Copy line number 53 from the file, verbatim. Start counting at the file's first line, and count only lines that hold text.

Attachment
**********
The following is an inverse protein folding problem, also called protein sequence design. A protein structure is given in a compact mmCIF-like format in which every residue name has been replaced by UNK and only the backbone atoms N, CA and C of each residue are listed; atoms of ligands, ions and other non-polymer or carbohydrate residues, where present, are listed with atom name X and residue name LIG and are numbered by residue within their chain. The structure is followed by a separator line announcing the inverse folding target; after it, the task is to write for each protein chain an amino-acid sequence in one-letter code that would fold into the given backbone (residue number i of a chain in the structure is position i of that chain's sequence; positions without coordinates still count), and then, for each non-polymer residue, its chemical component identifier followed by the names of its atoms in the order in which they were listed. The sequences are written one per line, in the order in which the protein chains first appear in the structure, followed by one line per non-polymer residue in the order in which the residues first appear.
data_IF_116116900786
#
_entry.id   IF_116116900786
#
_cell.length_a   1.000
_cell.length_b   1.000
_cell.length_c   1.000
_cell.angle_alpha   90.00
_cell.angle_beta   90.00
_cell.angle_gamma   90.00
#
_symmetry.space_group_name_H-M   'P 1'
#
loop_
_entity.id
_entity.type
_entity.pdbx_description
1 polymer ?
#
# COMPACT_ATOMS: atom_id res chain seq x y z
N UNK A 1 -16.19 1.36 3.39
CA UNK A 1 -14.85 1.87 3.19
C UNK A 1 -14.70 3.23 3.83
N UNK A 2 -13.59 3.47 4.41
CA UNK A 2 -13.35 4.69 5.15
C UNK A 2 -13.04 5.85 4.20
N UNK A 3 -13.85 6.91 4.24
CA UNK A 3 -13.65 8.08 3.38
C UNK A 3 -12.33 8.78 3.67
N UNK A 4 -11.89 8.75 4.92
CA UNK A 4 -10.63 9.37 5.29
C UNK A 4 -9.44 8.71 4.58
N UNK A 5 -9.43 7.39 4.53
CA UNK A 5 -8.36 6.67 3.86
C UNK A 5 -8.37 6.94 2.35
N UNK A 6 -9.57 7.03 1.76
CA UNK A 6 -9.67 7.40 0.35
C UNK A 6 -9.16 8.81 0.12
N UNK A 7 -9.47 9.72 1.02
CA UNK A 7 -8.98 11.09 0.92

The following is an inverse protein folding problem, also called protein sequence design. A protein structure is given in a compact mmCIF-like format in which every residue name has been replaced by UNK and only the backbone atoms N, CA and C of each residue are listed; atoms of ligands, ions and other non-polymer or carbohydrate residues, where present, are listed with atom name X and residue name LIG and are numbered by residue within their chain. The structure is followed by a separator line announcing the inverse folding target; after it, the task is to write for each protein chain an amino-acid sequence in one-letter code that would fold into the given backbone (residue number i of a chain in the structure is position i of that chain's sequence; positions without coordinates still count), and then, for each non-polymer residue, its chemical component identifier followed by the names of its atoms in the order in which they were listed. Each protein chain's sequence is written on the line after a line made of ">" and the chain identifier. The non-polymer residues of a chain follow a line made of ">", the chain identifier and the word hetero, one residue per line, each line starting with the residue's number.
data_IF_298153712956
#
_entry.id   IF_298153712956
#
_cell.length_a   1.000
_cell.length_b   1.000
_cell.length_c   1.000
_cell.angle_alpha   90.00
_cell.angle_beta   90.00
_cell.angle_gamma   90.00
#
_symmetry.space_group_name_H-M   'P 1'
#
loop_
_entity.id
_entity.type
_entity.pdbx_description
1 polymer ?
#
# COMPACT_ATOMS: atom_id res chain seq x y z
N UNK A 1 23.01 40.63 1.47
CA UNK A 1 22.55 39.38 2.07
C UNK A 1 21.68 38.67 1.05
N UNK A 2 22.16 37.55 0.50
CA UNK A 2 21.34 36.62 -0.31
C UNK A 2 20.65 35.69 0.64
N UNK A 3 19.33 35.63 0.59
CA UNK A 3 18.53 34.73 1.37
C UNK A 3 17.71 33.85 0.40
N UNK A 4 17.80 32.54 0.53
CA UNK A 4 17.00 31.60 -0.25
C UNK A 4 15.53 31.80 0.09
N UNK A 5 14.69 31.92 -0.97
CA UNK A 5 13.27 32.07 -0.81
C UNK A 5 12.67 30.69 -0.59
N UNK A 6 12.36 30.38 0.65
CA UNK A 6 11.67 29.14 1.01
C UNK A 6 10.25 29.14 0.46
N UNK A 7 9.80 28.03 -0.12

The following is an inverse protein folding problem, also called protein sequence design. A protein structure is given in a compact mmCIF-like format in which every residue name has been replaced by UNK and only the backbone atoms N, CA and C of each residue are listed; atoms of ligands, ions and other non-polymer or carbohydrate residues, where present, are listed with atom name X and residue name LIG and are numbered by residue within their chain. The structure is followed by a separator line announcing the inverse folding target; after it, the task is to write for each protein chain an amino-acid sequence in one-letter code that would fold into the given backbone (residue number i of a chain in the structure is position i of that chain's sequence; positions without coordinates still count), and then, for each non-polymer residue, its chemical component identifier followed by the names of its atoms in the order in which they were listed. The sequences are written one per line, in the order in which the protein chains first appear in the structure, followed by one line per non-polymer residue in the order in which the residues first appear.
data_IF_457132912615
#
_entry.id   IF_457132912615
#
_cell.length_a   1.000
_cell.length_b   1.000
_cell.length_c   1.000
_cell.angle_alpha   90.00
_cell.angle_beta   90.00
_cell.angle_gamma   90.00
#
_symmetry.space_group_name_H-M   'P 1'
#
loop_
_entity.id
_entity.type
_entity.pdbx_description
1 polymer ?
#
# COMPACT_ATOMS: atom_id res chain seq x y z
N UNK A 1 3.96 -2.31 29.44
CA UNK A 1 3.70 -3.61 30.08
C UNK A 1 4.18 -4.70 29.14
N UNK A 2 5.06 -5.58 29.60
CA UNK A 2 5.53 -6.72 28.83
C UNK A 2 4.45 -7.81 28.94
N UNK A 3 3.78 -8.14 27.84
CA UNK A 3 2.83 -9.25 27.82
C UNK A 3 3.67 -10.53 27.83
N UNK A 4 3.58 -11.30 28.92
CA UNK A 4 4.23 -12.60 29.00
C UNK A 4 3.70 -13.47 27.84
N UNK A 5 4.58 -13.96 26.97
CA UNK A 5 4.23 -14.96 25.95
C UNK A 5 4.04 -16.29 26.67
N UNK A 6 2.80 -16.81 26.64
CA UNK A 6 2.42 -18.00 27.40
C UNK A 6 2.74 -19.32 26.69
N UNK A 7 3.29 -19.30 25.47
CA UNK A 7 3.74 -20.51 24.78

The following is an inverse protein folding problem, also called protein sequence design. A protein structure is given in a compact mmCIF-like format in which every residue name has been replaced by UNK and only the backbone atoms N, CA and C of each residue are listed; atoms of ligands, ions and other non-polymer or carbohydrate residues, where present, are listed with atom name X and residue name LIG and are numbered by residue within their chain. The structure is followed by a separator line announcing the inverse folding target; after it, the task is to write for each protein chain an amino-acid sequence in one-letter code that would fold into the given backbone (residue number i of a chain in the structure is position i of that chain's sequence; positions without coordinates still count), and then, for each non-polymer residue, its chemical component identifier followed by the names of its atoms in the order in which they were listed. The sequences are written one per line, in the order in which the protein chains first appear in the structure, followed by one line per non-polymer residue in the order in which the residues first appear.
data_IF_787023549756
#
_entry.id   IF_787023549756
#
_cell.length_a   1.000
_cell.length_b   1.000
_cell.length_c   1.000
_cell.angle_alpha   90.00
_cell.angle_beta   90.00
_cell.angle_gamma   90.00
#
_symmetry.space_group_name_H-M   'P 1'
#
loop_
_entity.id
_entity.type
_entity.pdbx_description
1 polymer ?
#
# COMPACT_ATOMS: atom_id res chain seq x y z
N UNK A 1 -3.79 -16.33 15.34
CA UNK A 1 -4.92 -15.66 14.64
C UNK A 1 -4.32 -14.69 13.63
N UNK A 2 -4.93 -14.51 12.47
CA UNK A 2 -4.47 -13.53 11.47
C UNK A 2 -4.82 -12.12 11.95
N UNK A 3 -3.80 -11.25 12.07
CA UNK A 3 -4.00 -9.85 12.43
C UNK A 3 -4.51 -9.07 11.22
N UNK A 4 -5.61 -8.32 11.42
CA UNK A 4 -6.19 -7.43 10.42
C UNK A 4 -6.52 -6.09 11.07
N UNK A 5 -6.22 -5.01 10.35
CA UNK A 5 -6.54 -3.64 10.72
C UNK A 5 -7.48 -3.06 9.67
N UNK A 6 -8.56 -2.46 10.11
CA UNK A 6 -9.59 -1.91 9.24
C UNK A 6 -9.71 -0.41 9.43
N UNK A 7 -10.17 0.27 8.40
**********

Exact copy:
#